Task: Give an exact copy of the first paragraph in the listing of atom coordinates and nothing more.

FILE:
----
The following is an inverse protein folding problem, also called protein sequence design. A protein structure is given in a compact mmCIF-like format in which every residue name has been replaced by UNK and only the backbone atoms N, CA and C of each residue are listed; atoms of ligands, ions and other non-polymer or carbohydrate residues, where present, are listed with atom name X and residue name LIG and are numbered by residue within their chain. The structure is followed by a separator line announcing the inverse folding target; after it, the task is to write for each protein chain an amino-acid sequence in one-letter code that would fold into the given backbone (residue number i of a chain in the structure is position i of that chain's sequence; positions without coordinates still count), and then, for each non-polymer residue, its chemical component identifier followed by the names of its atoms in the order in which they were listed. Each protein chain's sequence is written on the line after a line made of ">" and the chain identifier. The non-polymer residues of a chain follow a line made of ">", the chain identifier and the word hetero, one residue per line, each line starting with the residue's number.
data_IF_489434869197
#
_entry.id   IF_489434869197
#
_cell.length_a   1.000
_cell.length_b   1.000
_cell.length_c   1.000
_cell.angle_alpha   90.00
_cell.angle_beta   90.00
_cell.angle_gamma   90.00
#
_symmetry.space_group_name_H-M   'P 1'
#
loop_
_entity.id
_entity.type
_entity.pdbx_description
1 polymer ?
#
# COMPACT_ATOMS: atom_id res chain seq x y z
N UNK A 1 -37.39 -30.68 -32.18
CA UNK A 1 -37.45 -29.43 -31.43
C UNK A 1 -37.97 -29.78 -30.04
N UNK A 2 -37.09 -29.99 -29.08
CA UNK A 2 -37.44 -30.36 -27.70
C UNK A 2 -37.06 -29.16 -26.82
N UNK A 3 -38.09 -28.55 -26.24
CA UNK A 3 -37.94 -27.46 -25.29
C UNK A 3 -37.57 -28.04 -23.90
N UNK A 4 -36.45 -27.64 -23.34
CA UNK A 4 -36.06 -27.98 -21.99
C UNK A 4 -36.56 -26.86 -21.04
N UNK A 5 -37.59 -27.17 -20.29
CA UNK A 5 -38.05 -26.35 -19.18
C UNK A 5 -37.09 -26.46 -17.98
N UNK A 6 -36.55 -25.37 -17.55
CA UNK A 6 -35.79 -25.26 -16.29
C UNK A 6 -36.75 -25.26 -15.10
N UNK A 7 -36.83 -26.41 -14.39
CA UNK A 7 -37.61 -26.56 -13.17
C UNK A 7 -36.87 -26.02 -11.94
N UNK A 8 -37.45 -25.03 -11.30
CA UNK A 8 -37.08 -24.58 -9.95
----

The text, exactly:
The following is an inverse protein folding problem, also called protein sequence design. A protein structure is given in a compact mmCIF-like format in which every residue name has been replaced by UNK and only the backbone atoms N, CA and C of each residue are listed; atoms of ligands, ions and other non-polymer or carbohydrate residues, where present, are listed with atom name X and residue name LIG and are numbered by residue within their chain. The structure is followed by a separator line announcing the inverse folding target; after it, the task is to write for each protein chain an amino-acid sequence in one-letter code that would fold into the given backbone (residue number i of a chain in the structure is position i of that chain's sequence; positions without coordinates still count), and then, for each non-polymer residue, its chemical component identifier followed by the names of its atoms in the order in which they were listed. Each protein chain's sequence is written on the line after a line made of ">" and the chain identifier. The non-polymer residues of a chain follow a line made of ">", the chain identifier and the word hetero, one residue per line, each line starting with the residue's number.